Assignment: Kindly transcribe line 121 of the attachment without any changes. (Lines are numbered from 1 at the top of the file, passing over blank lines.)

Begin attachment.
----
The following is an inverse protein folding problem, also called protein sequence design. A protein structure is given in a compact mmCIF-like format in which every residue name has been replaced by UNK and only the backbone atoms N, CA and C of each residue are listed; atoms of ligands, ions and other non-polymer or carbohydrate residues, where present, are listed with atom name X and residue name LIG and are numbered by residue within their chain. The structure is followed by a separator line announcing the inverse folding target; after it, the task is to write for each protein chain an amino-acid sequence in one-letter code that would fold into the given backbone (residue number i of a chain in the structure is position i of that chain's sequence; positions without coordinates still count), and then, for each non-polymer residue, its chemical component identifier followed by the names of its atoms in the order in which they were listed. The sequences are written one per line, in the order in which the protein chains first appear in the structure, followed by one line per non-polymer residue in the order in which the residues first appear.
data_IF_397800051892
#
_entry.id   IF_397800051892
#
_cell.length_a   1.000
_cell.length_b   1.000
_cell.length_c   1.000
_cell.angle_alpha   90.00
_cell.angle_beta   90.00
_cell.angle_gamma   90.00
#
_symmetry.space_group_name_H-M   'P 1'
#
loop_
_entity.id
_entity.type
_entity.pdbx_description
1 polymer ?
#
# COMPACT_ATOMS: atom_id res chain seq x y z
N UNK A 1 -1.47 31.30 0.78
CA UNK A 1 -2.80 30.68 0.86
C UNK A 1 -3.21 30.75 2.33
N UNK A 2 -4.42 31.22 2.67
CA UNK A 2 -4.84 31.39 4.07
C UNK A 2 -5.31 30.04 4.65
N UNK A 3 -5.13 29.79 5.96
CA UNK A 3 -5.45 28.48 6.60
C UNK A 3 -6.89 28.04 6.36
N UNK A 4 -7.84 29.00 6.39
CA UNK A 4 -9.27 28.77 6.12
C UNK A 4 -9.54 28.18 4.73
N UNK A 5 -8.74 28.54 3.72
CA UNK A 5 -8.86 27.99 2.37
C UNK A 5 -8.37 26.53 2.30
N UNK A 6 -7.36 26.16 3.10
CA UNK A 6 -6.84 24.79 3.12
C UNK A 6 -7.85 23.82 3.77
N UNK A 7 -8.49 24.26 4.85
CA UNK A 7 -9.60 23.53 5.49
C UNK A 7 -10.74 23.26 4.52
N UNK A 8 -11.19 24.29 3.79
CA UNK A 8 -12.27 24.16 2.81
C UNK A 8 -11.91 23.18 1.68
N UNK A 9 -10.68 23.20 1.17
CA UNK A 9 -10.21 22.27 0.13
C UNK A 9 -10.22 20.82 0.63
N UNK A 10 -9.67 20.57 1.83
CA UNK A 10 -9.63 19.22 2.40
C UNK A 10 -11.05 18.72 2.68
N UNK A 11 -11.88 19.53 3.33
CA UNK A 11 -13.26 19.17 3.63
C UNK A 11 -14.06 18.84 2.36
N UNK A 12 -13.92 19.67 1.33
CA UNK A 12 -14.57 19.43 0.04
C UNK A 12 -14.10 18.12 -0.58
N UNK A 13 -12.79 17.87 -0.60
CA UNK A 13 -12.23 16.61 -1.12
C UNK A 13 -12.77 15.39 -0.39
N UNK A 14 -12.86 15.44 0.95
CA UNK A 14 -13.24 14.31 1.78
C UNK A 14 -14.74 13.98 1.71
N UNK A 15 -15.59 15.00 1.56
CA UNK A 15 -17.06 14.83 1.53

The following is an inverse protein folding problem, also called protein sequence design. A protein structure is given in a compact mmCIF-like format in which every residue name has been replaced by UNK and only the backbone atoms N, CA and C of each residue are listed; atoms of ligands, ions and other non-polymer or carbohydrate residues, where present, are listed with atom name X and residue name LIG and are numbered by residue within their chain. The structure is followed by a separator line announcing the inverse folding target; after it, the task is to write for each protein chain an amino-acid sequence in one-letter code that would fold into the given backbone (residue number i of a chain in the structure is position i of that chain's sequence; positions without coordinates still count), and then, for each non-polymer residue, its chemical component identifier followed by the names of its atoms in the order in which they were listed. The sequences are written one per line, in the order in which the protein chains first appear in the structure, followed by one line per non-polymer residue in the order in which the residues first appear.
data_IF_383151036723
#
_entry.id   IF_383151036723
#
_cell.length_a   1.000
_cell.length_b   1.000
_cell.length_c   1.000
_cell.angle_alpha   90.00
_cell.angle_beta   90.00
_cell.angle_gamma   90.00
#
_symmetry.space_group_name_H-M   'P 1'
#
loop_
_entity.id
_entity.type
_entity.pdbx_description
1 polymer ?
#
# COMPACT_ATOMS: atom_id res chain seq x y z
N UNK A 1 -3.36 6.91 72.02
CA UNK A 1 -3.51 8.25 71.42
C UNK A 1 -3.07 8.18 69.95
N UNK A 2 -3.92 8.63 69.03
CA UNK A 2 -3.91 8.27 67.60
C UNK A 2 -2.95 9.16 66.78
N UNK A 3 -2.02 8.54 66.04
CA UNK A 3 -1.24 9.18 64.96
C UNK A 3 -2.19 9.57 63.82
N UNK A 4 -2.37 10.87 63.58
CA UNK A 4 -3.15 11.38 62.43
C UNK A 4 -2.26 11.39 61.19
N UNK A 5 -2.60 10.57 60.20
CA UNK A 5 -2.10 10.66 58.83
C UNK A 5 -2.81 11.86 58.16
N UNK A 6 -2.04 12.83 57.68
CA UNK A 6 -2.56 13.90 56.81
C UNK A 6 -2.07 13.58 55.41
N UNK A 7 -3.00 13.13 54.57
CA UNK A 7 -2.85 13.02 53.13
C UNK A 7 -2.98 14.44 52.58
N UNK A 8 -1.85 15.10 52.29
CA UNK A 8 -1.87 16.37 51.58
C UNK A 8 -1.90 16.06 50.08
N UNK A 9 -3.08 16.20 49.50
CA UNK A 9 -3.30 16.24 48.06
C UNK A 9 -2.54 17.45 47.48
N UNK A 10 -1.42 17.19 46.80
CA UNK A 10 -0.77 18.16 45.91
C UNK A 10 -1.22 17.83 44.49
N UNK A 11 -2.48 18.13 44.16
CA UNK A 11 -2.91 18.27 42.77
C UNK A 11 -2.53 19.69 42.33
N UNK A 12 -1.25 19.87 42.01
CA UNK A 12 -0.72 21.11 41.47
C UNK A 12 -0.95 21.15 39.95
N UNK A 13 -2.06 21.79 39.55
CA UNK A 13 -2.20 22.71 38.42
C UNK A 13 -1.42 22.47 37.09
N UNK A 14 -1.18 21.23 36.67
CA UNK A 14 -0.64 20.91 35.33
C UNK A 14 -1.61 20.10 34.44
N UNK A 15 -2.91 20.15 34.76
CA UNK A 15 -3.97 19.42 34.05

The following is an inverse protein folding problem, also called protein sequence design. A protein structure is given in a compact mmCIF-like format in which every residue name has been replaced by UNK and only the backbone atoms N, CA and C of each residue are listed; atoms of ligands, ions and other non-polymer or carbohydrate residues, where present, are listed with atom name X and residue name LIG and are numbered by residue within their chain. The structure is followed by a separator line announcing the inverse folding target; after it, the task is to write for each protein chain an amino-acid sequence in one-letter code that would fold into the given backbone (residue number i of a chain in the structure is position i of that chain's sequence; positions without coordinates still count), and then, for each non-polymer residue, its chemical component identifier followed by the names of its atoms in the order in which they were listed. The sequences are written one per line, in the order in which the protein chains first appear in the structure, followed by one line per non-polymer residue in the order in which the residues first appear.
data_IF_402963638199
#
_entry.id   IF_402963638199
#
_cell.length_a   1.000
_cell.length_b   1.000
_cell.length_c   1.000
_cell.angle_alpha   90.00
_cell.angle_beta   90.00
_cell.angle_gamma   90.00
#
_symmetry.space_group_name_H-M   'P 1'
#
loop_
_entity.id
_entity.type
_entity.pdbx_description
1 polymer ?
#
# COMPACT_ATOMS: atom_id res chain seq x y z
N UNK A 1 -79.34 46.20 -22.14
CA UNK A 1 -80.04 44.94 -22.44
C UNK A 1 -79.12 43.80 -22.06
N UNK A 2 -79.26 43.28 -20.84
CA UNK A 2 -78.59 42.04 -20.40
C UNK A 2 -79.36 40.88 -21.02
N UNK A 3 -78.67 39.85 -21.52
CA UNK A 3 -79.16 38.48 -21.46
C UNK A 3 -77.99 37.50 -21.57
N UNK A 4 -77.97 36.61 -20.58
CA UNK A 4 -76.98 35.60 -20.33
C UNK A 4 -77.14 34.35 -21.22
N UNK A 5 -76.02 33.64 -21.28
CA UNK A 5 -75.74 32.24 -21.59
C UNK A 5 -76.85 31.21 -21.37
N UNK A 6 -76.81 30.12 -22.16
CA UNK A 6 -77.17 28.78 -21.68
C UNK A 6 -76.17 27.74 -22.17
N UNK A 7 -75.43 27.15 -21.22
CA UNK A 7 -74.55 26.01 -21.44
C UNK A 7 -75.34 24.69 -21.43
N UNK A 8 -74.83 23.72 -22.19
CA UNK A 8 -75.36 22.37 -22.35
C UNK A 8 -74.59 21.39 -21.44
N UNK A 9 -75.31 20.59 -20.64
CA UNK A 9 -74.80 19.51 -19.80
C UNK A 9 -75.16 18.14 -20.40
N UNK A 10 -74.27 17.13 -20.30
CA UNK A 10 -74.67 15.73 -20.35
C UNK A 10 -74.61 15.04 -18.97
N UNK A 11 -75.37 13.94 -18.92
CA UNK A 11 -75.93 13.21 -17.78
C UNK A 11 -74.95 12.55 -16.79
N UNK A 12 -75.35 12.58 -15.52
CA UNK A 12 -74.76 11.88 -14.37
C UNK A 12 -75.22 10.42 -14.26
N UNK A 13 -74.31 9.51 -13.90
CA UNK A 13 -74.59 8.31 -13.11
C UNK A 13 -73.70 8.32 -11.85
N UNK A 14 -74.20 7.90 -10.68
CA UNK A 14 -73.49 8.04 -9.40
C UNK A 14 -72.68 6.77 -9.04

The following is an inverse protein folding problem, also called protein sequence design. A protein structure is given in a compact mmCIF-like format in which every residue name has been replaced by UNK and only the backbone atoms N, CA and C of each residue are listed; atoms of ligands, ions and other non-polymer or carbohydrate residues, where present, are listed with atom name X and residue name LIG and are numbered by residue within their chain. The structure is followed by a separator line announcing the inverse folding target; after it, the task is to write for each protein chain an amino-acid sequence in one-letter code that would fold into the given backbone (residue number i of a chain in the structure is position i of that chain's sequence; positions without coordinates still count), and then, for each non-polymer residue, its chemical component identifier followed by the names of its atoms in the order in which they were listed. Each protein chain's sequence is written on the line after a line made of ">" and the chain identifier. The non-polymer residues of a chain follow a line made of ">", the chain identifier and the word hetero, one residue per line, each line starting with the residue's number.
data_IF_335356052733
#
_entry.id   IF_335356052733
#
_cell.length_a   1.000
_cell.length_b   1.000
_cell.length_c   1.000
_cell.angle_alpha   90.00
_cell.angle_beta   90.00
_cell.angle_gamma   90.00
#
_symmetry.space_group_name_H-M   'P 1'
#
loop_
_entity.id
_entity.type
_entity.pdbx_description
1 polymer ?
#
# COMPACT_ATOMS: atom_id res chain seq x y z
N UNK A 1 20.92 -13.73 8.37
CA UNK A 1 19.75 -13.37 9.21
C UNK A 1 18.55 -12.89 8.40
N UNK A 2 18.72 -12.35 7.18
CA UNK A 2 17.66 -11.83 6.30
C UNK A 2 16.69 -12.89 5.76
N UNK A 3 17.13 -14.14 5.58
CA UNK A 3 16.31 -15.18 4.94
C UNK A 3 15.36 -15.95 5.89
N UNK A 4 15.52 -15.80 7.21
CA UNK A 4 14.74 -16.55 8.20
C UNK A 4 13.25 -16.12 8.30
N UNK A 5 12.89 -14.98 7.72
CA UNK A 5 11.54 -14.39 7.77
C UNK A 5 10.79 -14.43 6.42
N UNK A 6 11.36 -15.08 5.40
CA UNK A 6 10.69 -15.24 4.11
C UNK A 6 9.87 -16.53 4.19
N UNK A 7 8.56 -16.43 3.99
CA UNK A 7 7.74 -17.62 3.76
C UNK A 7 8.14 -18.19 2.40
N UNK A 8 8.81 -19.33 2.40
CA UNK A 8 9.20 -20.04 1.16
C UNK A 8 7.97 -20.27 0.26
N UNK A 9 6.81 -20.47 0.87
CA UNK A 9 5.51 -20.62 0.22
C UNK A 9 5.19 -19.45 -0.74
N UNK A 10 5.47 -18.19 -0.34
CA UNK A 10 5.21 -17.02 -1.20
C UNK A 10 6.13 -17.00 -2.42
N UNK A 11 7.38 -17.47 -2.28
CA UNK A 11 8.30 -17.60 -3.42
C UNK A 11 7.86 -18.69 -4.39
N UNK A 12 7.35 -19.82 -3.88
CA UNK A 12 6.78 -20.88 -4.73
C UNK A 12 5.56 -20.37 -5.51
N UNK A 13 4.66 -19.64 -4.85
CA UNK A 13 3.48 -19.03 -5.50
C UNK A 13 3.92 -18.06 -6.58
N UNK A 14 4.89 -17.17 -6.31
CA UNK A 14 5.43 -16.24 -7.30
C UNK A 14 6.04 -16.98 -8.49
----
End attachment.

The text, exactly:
CA UNK A 12 -0.72 21.11 41.47